Colorado Airport Blocks Magazine Web Sites
Vanity Fair, SI.com deemed too ‘provacative.'
Travelers visiting Denver International Airport are discovering that they can’t access certain magazine Web sites when using the airport’s free Wi-Fi. Airport officials are filtering sites for magazines such as Vanity Fair and Sports Illustrated because of their “provocative” content.
This, of course, despite the same titles being freely available at airport newsstands.
Other sites, including gossip blog perezhilton.com and boingboing.net have been blocked by the airport. The filtering first became public when David Byrne, the Talking Heads singer and noted blogger, could not log onto various blog sites while traveling through Denver. Byrne, naturally, blogged about his experience.
According to a report in the Denver Post, airport officials started blocking the sites in November after receiving complaints from parents whose children walked by people viewing porn online, spokesperson Chuck Cannon told the newspaper.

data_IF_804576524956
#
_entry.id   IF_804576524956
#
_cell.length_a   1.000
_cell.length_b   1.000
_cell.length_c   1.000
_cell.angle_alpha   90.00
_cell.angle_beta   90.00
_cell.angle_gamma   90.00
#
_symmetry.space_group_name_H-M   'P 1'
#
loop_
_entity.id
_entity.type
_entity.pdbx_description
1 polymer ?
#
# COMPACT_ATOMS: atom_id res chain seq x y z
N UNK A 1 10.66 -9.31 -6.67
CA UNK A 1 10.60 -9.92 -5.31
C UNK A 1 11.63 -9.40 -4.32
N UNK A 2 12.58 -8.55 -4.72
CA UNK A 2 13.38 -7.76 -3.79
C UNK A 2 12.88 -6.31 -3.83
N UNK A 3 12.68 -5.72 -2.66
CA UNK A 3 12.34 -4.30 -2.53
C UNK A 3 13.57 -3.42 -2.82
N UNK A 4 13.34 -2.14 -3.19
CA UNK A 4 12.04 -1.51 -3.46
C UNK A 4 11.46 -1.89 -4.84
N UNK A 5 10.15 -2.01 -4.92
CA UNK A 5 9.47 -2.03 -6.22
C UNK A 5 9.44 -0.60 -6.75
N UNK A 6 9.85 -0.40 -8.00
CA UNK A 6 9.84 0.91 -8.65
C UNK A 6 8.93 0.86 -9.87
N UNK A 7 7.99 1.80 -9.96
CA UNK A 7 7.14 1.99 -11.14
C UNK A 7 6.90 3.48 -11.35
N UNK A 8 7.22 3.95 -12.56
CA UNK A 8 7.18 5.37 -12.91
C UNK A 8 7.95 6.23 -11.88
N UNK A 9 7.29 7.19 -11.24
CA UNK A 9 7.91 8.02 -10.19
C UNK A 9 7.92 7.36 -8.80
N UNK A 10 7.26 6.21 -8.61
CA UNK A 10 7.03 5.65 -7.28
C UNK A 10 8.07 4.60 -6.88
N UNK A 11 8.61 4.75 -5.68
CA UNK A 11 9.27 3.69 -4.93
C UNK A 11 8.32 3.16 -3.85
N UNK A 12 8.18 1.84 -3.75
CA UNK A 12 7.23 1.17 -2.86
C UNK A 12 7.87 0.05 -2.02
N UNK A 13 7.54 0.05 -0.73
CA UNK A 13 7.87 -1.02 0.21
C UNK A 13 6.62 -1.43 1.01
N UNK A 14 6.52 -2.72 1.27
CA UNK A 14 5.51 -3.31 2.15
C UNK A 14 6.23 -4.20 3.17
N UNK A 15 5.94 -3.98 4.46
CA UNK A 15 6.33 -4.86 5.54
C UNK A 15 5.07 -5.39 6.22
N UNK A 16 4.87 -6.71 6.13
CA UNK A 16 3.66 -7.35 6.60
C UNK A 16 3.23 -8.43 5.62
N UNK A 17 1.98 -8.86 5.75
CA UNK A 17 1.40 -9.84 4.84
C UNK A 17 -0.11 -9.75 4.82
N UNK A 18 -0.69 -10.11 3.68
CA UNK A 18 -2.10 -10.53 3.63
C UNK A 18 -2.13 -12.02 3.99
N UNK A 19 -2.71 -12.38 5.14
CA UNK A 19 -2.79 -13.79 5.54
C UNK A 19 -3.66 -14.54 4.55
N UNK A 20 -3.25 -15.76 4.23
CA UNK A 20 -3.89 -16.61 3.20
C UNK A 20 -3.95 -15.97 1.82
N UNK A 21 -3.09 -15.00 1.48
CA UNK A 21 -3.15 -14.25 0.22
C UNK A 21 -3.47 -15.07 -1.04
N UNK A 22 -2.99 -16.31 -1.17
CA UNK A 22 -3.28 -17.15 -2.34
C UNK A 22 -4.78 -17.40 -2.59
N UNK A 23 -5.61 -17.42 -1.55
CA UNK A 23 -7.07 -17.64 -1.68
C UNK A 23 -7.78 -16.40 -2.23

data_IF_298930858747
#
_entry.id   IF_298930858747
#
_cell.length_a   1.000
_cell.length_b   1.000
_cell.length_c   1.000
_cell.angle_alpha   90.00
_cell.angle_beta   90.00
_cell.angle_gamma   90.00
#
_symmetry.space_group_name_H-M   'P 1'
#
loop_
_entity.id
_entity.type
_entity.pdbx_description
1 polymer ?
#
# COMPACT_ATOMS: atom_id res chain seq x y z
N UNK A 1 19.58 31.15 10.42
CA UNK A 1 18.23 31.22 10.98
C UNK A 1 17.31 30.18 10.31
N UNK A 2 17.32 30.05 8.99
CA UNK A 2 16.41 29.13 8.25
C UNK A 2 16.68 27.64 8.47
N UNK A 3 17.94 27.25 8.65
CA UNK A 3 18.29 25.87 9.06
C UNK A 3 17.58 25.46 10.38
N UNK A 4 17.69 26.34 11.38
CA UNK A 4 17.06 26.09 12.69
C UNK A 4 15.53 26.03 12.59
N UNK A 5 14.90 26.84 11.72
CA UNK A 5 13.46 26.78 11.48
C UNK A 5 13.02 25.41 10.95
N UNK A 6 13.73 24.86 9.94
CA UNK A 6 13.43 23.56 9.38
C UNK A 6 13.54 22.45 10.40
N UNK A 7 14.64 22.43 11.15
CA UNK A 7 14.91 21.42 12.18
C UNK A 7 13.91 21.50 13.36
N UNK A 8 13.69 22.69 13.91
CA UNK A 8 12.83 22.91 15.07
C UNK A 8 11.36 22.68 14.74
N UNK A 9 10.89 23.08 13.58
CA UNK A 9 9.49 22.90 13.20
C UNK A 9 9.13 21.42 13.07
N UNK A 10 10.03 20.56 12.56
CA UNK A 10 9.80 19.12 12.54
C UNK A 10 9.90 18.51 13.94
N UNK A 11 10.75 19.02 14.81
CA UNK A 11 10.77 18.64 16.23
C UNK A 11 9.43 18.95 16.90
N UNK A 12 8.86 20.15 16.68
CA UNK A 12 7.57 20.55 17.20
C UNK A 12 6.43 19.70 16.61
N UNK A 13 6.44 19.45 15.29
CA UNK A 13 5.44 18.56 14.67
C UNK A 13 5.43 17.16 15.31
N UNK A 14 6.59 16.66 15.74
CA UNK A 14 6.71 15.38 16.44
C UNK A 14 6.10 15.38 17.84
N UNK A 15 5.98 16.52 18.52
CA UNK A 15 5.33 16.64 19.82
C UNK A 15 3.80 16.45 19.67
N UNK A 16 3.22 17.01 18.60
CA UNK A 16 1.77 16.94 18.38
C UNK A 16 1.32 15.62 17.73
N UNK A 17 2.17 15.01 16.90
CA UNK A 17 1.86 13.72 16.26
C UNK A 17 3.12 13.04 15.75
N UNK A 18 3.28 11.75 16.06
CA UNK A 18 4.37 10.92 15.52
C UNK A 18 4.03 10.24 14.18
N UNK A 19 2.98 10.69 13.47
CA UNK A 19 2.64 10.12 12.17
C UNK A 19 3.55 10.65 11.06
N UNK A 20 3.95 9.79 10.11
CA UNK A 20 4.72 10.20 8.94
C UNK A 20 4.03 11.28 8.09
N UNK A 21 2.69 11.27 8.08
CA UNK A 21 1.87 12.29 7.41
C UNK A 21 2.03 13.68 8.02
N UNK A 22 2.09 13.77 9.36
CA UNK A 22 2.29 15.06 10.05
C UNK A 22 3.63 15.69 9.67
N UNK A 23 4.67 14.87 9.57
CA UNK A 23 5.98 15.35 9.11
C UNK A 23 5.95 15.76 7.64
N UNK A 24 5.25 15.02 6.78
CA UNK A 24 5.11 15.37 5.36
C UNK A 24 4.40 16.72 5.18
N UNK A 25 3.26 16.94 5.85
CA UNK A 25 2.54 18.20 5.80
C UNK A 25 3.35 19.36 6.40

According to Cannon, the Wi-Fi service manages about 4,000 connections per day, and the airport has received only two formal blocking complaints so far.
Boingboing editor Xeni Jardin likened the airport’s filters to those used by “repressive regimes of Sudan and Kuwait.”
"This gets to the heart of what the Internet is all about and whose responsibility it is," Jardin wrote in a post. "It seems particularly unfortunate that something as symbolic as the city’s airport, a gateway to culture, commerce and the flow of ideas, would be blocked in such a fundamental way. The intent is understandable, but the outcome is bad for Denver."
Representatives from Vanity Fair and Sports Illustrated could not be immediately reached for comment.
In an e-mail to FOLIO:, Eileen Denne, senior vice president of communications and marketing for the Airports Council International, wrote that it is up to each individual airport to determine “whether and how” to offer Wi-Fi service to customers. Denne indicated that she is not aware of other airports also blocking magazine Web sites.